The U.S. dollar in the early 1980s was trading with such historic strength, it was dominating world currency markets, eventually leading to the first coordinated agreement between Central Banks in 1985 to intervene and depreciate the Dollar in what is now termed the Plaza Accord. European wines with centuries of history supporting them found it easy to compete with wine production in the U.S. on quality, since the U.S. had only decades in real development of its vineyards and wine production techniques. With better quality and lower price, European wines had a substantial advantage over domestic producers, which potentially slowed the growth of U.S. wine-producing regions.

While European consumers understood the types of grapes grown in their regions, U.S. wine consumers found European labeling standards confusing. California wineries saw that as the opportunity, and coordinated together to sell varietals, named for the variety of grapes in the bottle, as a means of educating the consumer and making the product easier to understand.

The actual term was coined referencing the "fight" against imported wines in the U.S. market using "varietals", instead of brands or regions, for content identification.

While many different people have been given credit for the origination of the term, it is unlikely a conclusive author will ever be confirmed.

Other U.S. labeling laws

For bottles labeled with a varietal, at least 75% of the grapes used to make the wine must be of that varietal. In Oregon, the requirement is 90% for certain varietals, such as pinot noir. At least 95% of the wine must be from a particular vintage for that year to appear on the label. Prior to the early 1970s, all grapes had to be from the vintage year. Additionally, all labels must list the alcohol content based on percentage by volume, state that the wine contains sulfites, and carry the Surgeon General's warning about alcohol consumption.[25]


Following the repeal of Prohibition, the United States federal government allowed each state to regulate its own production and sale of alcohol. For the majority of states, this led to the development of a three-tier distribution system between the producer, wholesaler, and consumer. Depending on the state, there are some exceptions, with wineries allowed to sell directly to consumers on site at the winery or to ship wine across state lines. Some states allow interstate sales through e-commerce. In the 2005 case Granholm v. Heald, the Supreme Court of the United States struck down state laws that banned interstate shipments but allowed in-state sales. This Supreme Court decision meant that states could decide to allow both out-of-state wine sales and in-state sales, or ban both altogether.[26]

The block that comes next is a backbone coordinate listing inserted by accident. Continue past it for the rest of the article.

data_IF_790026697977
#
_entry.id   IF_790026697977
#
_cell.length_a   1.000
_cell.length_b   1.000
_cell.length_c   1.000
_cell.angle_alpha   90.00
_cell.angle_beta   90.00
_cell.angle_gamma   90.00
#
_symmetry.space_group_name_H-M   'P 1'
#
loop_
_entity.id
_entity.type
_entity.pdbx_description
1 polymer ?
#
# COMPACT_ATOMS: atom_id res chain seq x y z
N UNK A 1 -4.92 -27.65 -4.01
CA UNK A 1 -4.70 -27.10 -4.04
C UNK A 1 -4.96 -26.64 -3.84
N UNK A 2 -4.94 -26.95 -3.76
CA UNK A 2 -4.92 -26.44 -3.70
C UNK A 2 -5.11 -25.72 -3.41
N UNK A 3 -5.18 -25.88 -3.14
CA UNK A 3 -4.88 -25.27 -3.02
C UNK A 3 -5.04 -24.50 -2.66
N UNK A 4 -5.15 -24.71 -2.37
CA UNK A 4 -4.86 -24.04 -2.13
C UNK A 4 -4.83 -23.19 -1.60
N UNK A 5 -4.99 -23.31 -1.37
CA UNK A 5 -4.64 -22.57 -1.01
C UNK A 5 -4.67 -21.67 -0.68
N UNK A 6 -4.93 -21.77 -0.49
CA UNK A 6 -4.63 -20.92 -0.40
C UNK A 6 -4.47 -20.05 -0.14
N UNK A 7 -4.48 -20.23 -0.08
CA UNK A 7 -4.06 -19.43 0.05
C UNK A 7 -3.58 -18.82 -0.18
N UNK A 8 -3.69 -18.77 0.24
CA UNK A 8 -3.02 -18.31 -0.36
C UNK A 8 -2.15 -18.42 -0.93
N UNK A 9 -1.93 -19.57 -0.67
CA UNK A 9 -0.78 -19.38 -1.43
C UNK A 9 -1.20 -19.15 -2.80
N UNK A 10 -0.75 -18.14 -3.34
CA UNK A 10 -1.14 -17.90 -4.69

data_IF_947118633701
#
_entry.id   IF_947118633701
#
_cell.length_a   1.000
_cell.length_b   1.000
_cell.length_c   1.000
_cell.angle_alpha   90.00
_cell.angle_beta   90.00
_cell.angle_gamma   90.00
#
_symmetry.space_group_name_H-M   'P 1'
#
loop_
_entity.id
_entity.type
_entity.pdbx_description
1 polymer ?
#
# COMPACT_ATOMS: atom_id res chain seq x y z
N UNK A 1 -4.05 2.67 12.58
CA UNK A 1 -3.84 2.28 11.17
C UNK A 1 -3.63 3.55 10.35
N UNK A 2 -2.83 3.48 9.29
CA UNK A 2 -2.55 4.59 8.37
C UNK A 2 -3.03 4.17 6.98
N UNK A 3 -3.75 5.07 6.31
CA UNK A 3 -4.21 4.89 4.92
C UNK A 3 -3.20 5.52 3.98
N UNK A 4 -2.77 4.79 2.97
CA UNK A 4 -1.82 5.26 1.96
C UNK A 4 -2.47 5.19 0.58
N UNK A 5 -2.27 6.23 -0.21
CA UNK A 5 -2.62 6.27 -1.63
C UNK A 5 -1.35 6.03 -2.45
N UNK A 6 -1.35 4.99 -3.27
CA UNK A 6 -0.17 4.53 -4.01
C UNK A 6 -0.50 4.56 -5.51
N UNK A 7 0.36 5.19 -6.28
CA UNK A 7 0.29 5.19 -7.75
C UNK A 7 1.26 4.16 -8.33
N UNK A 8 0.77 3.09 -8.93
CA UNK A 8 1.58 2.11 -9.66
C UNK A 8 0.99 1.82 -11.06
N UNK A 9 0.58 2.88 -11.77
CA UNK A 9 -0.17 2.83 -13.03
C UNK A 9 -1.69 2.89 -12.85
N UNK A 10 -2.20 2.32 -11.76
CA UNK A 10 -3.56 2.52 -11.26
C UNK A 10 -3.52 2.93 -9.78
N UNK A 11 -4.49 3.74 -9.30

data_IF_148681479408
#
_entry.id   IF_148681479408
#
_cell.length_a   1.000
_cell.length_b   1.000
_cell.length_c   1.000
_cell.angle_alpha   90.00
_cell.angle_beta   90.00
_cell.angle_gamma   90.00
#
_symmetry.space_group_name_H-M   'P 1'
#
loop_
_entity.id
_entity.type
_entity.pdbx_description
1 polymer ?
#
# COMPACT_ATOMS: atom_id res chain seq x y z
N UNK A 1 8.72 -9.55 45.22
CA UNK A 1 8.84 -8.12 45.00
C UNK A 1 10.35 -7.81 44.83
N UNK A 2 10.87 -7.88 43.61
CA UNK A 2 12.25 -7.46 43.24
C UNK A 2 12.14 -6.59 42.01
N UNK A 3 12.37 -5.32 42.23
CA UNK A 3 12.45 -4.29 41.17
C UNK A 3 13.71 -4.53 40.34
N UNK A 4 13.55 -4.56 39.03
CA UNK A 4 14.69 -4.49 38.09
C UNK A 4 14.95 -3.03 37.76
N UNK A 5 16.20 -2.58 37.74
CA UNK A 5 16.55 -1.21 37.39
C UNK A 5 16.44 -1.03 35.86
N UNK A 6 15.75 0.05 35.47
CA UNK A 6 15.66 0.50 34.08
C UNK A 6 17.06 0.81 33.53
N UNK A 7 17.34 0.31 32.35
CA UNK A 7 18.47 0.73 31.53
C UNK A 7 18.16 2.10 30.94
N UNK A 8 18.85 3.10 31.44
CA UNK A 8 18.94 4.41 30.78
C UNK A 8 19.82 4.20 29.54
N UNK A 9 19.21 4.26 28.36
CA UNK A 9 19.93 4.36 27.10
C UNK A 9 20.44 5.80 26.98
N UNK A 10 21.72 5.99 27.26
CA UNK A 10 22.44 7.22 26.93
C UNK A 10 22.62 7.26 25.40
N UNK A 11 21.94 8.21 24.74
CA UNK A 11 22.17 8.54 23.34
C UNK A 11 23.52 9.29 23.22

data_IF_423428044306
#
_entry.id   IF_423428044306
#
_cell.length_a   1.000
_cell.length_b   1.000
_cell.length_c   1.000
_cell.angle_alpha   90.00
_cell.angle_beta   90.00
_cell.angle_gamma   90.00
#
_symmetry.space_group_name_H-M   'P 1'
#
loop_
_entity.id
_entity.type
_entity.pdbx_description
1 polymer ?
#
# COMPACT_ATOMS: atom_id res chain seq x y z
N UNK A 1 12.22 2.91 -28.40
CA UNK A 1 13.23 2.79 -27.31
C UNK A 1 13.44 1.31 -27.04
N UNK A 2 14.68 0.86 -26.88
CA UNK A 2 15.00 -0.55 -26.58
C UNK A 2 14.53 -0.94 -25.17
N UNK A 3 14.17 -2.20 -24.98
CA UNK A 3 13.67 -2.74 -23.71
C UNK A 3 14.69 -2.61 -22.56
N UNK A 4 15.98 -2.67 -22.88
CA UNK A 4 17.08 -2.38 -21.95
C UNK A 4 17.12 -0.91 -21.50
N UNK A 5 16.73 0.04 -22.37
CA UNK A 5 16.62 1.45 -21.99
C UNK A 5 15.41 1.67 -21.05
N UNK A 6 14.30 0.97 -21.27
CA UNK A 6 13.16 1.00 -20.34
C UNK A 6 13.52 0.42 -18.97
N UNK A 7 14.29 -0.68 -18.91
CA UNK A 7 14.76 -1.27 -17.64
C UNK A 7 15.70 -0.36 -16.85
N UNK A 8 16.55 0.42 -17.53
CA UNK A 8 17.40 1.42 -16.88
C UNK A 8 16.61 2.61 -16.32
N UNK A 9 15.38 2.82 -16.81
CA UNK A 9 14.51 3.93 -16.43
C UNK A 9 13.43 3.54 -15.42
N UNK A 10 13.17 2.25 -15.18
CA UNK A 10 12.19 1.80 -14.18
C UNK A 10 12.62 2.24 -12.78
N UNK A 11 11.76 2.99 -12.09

Convenience stores and retail stores are large distributors of wine, with over 175,000 outlets that sell wine across the United States. In addition, there are around 332,000 other locations (bars, restaurants, etc.) that sell wine, contributing to the $30+ billion in annual sales over the past three years.[27] In 2010, the average monthly per-store sales of wine jumped to nearly $12,000 from $9,084 in 2009. The average gross margin dollars from wine increased to $3,324 from $2,616 in the year prior, with gross margin percentages up to an average 28.2 percent in 2010, versus 27 percent in 2009.[28]

Largest producers

As of 2005, the largest producers of American wine.[29]

  1. E & J Gallo Winery - Accounts for more than a quarter of all U.S. wine sales, and is the second-largest producer in the world.
  2. Constellation Brands - With foreign wine holdings, Constellation is the largest producer in the world, and includes Robert Mondavi Winery and Columbia Winery in its portfolio
  3. The Wine Group - San Francisco-based business which owns the Franzia box wine label, Concannon Vineyard, and Mogen David kosher wine.
  4. Bronco Wine Company - Owners of the Charles Shaw wine "Two Buck Chuck" line which accounts for nearly 5 million of Bronco's annual average 9 million cases per year.